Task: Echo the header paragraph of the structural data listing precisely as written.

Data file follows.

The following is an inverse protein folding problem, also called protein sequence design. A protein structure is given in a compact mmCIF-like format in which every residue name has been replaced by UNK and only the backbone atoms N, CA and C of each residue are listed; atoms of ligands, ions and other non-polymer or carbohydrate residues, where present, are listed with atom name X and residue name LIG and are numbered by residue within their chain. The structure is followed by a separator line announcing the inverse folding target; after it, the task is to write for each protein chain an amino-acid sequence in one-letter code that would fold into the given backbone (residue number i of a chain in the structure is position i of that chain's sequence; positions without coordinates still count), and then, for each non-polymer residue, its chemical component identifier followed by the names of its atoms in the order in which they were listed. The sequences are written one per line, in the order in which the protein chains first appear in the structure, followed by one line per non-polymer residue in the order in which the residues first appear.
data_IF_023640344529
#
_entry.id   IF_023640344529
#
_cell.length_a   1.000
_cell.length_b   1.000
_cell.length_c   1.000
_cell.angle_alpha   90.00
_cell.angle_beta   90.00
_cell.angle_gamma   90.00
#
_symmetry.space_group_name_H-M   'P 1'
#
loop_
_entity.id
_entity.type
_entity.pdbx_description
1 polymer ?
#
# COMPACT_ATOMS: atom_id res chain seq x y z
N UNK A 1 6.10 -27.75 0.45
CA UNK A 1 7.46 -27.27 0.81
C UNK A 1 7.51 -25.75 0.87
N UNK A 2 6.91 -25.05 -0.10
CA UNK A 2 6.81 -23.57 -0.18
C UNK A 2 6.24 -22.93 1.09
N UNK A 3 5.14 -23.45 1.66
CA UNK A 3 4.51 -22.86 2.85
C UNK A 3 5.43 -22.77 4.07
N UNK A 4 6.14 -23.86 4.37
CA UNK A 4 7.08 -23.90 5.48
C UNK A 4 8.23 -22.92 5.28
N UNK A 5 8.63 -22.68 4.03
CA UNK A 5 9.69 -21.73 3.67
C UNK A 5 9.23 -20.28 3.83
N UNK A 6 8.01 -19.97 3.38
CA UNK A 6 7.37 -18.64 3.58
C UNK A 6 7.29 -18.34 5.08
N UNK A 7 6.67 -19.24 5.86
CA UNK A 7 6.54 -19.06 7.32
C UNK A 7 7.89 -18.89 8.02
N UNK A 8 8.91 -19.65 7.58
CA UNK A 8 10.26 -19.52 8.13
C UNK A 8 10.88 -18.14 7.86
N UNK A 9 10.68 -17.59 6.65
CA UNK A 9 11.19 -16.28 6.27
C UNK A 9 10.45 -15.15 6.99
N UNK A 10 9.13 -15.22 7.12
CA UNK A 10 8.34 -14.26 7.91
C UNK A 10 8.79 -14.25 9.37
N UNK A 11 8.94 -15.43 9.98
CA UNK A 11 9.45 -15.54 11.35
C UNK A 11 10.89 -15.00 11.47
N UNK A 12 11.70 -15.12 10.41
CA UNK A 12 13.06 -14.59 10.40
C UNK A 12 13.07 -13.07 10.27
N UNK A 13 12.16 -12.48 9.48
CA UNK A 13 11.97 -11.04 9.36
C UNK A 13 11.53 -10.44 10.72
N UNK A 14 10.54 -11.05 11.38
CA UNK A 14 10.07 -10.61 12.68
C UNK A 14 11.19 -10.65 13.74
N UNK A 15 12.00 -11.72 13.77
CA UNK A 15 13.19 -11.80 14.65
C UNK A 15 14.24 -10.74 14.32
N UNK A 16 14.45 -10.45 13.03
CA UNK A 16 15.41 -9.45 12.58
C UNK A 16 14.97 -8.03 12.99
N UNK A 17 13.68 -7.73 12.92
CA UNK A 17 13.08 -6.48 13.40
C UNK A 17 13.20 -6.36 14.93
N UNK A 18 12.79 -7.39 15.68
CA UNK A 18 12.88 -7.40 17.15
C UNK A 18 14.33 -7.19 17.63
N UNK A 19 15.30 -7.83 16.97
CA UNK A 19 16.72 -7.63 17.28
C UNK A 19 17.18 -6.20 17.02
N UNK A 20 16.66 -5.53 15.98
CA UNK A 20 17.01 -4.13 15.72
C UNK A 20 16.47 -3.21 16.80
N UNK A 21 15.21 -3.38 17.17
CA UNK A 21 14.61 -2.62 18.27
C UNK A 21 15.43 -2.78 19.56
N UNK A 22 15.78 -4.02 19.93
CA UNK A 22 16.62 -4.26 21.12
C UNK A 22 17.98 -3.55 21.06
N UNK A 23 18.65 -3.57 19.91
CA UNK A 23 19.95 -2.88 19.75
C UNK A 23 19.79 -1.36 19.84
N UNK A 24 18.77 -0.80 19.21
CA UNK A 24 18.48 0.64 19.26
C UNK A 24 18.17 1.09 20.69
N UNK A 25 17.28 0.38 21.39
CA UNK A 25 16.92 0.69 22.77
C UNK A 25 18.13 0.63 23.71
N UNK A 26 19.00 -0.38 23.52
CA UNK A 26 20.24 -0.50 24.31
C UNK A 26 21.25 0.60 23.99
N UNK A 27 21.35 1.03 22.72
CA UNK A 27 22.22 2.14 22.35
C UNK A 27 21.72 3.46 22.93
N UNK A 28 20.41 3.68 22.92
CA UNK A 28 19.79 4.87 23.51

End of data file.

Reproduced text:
The following is an inverse protein folding problem, also called protein sequence design. A protein structure is given in a compact mmCIF-like format in which every residue name has been replaced by UNK and only the backbone atoms N, CA and C of each residue are listed; atoms of ligands, ions and other non-polymer or carbohydrate residues, where present, are listed with atom name X and residue name LIG and are numbered by residue within their chain. The structure is followed by a separator line announcing the inverse folding target; after it, the task is to write for each protein chain an amino-acid sequence in one-letter code that would fold into the given backbone (residue number i of a chain in the structure is position i of that chain's sequence; positions without coordinates still count), and then, for each non-polymer residue, its chemical component identifier followed by the names of its atoms in the order in which they were listed. The sequences are written one per line, in the order in which the protein chains first appear in the structure, followed by one line per non-polymer residue in the order in which the residues first appear.